Henry County Board of Supervisors establishes EMS committee

MT. PLEASANT — A formal committee to oversee the future of the ambulance service moving forward has been established in Henry County.

At a meeting hosted by the Henry County Board of Supervisors on Monday, Dec. 2, Michelle Rosell, Chief Operating Officer for the Henry County Health Center (HCHC) volunteered as chair person, Dan Berner, scheduler for HCHC vice-chair and Jacob Dodds, Emergency Medical Services (EMS) Director for HCHC, secretary. The purpose of the committee is to explore the possible options for the future of the ambulance service in Henry County. County officials have not made any announcements regarding interest in taking over the service and representatives from HCHC have previously stated the institution will continue to provide the service until another solution is found.

During the meeting, Robb Gardner, Chief Executive Officer for HCHC, said the reason representatives have approached the supervisors about taking over the service is because the hospital needs help with economic stability to move forward. He said because HCHC is a critical access hospital, it is cost based reimbursed for services deemed by Medicare as cost-based reimbursed. He said the service itself breaks even, but because it is owned and operated by a critical access hospital a loss of $670,146 in reimbursements were reported last year.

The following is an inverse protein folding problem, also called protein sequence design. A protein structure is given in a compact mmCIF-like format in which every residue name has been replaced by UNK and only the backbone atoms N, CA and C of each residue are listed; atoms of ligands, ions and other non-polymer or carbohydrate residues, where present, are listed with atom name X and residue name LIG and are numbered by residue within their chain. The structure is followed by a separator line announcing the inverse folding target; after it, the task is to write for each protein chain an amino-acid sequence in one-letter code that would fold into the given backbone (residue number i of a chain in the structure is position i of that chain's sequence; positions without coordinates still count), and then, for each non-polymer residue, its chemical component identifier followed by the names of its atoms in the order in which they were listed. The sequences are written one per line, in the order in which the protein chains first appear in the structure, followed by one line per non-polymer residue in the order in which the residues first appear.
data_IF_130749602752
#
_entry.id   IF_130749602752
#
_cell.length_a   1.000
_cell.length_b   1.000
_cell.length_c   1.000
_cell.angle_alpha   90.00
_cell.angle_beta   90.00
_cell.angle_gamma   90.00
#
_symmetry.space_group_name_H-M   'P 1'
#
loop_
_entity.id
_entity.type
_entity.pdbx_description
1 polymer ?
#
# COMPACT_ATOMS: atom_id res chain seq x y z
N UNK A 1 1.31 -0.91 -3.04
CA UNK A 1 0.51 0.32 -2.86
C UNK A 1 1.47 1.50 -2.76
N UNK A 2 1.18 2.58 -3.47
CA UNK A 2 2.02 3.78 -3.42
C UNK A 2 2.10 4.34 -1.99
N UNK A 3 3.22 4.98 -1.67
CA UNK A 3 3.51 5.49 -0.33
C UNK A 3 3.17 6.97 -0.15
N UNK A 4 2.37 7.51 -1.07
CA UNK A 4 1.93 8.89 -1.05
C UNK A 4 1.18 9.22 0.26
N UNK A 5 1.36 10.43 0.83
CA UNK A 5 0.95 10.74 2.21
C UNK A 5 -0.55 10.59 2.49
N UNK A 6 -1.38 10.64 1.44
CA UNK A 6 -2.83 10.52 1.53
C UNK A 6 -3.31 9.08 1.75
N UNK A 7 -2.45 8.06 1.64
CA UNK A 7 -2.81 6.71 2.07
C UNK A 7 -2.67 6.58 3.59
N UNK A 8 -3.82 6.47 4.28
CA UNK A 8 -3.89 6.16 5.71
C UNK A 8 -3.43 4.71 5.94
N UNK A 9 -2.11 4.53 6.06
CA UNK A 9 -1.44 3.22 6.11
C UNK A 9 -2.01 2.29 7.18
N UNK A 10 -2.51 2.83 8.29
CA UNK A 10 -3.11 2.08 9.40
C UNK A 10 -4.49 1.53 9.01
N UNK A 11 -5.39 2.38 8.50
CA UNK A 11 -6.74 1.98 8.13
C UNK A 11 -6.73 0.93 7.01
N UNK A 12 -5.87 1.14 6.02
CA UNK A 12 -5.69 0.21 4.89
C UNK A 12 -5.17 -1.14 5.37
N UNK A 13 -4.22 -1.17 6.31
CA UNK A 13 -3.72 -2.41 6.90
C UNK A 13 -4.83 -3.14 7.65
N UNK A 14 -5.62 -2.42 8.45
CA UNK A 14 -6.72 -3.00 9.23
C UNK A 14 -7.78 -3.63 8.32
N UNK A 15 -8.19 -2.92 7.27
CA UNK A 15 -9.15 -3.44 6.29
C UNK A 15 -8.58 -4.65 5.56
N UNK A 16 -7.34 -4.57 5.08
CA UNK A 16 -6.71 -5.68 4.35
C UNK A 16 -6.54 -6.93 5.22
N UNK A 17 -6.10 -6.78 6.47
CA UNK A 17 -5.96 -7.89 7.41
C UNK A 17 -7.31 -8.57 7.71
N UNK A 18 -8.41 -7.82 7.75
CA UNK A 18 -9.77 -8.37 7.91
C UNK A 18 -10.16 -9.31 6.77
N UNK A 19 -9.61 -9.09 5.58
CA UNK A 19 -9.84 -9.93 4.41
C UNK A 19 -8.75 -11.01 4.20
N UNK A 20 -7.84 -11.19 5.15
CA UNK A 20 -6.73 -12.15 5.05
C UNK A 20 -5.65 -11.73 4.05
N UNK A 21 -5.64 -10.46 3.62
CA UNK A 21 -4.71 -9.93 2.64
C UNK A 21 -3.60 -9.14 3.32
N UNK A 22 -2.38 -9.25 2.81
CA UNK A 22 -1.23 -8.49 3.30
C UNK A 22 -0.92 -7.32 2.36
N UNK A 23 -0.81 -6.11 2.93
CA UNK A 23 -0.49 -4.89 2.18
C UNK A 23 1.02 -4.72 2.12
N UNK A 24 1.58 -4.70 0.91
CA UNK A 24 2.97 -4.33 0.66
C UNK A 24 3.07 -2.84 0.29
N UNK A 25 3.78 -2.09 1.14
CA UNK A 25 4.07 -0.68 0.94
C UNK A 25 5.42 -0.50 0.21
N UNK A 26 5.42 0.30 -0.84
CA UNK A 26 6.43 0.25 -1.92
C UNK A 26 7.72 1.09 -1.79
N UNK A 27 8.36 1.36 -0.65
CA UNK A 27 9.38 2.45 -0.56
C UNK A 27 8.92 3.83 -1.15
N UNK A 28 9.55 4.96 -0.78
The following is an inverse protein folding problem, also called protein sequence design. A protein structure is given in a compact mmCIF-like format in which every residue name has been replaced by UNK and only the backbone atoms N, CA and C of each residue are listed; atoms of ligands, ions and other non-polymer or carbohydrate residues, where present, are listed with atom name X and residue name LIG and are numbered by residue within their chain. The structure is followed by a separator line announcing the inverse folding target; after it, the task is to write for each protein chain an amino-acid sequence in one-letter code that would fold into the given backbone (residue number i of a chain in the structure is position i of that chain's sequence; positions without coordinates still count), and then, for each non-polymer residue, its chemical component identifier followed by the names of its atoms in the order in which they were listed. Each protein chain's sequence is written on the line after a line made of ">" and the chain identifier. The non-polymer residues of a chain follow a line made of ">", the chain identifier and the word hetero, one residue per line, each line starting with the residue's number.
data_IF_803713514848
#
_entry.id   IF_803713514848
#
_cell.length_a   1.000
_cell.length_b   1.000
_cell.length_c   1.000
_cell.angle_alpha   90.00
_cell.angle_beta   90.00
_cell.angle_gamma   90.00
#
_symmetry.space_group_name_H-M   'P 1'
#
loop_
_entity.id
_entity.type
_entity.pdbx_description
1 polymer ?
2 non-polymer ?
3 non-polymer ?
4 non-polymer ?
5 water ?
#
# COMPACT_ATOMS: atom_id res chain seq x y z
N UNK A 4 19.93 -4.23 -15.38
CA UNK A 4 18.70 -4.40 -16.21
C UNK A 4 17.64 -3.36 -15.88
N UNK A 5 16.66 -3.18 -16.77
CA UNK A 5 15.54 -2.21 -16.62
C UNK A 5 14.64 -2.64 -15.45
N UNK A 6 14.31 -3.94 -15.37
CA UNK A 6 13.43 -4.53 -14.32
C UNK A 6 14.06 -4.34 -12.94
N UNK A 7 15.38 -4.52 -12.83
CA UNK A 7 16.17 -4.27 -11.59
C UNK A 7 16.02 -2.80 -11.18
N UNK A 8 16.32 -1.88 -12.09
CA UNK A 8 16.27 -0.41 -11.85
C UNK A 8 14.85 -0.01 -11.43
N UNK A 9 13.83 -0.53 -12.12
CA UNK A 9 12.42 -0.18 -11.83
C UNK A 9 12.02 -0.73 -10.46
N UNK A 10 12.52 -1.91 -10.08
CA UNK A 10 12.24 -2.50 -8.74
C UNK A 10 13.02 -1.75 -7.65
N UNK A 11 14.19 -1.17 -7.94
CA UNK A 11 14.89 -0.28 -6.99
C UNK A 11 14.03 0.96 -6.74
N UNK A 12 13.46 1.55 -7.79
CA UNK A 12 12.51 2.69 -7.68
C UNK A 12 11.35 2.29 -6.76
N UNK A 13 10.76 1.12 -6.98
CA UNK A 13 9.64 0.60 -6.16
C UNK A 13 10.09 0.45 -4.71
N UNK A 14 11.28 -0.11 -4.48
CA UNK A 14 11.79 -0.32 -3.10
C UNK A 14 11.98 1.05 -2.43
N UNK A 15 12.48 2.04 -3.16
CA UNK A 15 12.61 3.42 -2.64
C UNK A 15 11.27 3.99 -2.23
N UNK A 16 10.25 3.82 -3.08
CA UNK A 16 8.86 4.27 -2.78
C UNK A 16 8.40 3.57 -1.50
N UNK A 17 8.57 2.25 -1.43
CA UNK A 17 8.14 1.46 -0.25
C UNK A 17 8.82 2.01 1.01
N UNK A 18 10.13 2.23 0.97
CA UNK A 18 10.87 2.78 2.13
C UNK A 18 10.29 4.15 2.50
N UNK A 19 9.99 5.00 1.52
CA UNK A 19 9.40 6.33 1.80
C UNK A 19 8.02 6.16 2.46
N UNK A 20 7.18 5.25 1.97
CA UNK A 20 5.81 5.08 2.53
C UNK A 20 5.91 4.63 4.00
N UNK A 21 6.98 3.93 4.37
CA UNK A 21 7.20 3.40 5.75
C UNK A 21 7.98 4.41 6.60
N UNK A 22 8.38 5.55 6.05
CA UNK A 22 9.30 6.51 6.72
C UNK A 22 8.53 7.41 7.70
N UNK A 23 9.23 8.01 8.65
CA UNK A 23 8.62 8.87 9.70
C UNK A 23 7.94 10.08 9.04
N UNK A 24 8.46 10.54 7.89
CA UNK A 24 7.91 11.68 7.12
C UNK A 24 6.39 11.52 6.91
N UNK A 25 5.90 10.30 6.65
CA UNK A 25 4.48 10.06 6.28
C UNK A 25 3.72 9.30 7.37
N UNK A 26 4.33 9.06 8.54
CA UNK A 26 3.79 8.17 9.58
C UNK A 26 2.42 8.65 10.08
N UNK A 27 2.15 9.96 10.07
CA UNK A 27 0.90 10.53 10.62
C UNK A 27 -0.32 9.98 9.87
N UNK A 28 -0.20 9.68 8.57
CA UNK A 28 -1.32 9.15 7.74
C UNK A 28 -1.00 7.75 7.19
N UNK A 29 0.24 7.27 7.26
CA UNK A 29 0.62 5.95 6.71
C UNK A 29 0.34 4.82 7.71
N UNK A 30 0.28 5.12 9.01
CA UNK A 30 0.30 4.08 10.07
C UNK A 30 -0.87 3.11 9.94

He said the best way to help sustain HCHC would be to drop the EMS department because of the negative impact. Currently, the EMS department is located inside HCHC. However, he said the board has discussed leasing the space to the entity that decides to take over the service.

Gardner said before 2016, HCHC would receive a cost-based settlement but that is no longer the case after legislation was passed in 2018. Dodds said deficit has been created because people are used to exchanging things dollar for dollar but in health care, that is not the case.

He used the example of purchasing a furnace, saying the consumer would receive a bill and need to pay it. However, in health care, it is different because depending who gets billed, Medicare, Medicaid, a private insurance company, etc., the reimbursement rate is different. He said the current rate reimbursement rate is 45 percent, meaning if they charge $100 they will only be paid $45. He said the industry average is closer to 50 or 60 percent and there is potential for that rate to increase if the service is not billed to the hospital.